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We are always on the look out for inspirational family business stories to share and this one is just that. Emma Thackray is the co-founder of Hip Hop, a business that was founded after a simple conversation generated an idea that became a business and the rest is history in the making. Paul Andrews spoke to Emma to find out more about the makings of the family business.


What was the initial idea for Hip Hop?

When Kenny first told me he had tummy issues, I gave him some of my homemade Kombucha which I learned to make when I lived in the US, where Kombucha is super popular. Within a few weeks, Kenny’s IBS was much better so he convinced me to build a tiny microbrewery in my garage in order to start sharing with others. We sold our ‘booch’ on local farmers markets and the feedback blew us away so we decided to take the leap and create a proper grown-up brewery on a beautiful farm in Cheshire.


Tell me a little about the history of the business?

We started out in farmers’ markets in Manchester and Cheshire in 2018 testing out our favourite fermented food and drink – kombucha, kimchi and sauerkraut. We had excellent feedback for all but decided we loved kombucha the most and wanted to focus on that, so we built our brewery in 2019.


We’re growing rapidly, and we’ve won awards for our booch – we love it! However, we realised there’s a huge opportunity for a broader range of gut loving drinks, so we have recently launched our CBD kombucha and will soon be unveiling our Apple Cider Vinegar sodas, too.


What generation are you and what are your first memories of the family business?

My business partner, Kenny, and I set up the business, so this is the first generation of Hip Pop – we hope there will be more!


Are there any other family members working in the business?

Yes. Kenny’s wife, Kate Goodman, is a drinks expert and has her own chain of wine shops, Reserve Wines. She was also a co-presenter on BBC Food and Drink.


Kate and her team taste test for us and advise on flavour development. My husband, Julian, is an engineer and was instrumental in setting up the brewery. He worked with us part time for the first year and we couldn’t have done this without him and Kate.


We also rent our space on a family farm, and that family have been a huge support for the business. It’s a three-family endeavour!


How important is the business to you?

It’s hard to put this into words. It’s everything. It’s like having a child! We are hugely proud of our team and what we produce – it’s our responsibility to get Hip Pop out into the world.


What was your journey into the family business and what do you do now?

Kenny is a serial entrepreneur and has been since the age of 18. He’s always had an interest in health and wellbeing and was looking to set up a business in this area.


I have no business experience. Immediately prior to this I was the director for Dolly Parton’s children’s literacy charity, but I had become obsessed with fermentation when living in the USA. When Kenny tried my kombucha, he loved the taste and it helped his IBS, and the rest is history.


What values are important to the family and the business?

We have a set of core company values. We recruit according to these, and we expect every member of the team to live them out every day.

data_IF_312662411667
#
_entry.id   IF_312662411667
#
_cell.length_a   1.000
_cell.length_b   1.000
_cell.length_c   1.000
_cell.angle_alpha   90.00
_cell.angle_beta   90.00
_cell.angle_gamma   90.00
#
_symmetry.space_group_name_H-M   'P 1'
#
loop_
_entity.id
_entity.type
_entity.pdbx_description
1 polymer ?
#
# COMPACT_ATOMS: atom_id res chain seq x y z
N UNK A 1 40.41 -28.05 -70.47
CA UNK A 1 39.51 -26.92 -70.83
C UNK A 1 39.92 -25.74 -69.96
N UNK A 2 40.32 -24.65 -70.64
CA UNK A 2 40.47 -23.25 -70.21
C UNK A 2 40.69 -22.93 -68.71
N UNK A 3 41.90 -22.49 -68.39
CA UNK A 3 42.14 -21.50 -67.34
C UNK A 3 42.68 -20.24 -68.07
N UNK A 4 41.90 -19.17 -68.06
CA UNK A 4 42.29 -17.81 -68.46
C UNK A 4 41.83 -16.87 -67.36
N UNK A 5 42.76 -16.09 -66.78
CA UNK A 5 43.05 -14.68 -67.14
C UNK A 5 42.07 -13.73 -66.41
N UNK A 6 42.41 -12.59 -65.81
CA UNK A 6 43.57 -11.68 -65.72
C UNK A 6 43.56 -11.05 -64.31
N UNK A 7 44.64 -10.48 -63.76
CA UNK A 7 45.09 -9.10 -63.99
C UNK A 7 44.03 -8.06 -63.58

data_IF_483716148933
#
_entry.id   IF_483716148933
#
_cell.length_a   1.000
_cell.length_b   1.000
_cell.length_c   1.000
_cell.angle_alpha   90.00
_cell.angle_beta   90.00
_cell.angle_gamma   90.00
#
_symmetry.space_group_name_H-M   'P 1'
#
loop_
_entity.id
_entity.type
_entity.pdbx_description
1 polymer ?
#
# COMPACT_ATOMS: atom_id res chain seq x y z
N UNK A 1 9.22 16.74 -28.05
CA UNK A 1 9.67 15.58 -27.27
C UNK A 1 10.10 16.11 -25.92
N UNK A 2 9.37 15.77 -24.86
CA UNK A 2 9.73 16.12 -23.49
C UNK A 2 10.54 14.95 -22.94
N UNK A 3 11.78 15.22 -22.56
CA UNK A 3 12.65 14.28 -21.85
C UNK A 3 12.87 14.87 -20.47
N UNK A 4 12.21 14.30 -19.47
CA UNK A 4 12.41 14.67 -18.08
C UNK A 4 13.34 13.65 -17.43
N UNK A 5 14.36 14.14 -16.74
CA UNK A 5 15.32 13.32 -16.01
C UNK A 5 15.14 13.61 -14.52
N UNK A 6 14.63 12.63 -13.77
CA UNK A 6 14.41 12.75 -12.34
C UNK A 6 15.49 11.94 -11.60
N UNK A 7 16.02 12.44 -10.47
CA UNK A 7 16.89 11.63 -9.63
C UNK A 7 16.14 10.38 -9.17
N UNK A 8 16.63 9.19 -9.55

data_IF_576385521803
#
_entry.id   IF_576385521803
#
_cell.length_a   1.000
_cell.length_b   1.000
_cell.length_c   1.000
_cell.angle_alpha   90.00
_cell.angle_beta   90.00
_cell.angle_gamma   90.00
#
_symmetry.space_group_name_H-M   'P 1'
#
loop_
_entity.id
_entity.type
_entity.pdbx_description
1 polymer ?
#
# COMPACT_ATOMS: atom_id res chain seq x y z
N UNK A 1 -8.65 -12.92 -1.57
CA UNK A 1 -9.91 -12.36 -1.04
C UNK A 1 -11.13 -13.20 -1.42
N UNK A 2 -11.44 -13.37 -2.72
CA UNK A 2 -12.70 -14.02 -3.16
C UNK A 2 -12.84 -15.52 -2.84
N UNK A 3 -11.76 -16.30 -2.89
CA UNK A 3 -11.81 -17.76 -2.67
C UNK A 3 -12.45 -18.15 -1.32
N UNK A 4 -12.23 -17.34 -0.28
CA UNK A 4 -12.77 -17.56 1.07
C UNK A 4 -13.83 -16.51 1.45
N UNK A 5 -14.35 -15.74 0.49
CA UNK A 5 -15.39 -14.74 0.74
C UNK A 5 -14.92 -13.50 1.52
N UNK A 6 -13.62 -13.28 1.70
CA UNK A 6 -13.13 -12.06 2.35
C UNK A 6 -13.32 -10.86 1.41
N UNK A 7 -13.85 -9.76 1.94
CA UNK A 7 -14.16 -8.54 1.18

Some of our values include communicating openly, being curious, having each other’s backs, and not being afraid to fail.


We think values are essential because through living them we create brilliant and stimulating work environments where people are encouraged to develop and grow. This, in turn, allows us to attract and retain the most talented and passionate people.


Do you build the family ownership into the marketing and brand narrative and if so, how?

We always say we are a family business and tend to talk about it the most on our socials. For example, our kids sometimes make an appearance – they are our top tasters.


Never mind the drinks experts, if Lottie and Tess don’t like our drinks they aren’t going out!


What do you think makes working in a family business special?

Any entrepreneur puts themself into their business, heart and soul, but the family dimension makes it extra special because you can share it.


Neither of our partners are fully in the family business but they know enough and are involved enough with it to ask questions and they really care.


Are there any disadvantages associated with working in a family business?

Sometimes it’s hard to leave work at work!


Is there a next generation in the wings?

Our next generation are all kids – the oldest are 12 and 10. They are that age where they think we and everything we do is massively uncool – ask again in about 10 years!


What advice would you give to anyone in the next generation considering joining their family firm?

Think about your communication – how you might communicate with another family member or friend at home or in social situations is not always the best way at work.


Don’t let things fester, be open and transparent. Similarly, set boundaries between home and work. When you’re running a small business it’s inevitable that you’ll bring things home, be that actual work or simply thinking and talking about the business, but be careful that you don’t completely lose any sense of separation between the different worlds.


If you could talk to your younger self before you joined the business, what would you say?

Enjoy not working weekends and evenings! I’m joking, sort of. Enjoy the experience, as you’ll look back at yourself and realise how much you have grown as a result of running a business. Go in with your eyes open to the reality and the hard work, but don’t forget to enjoy it too.


If you could sum up the family business in three words, what would they be?

Exciting. Rollercoaster. Brilliant.

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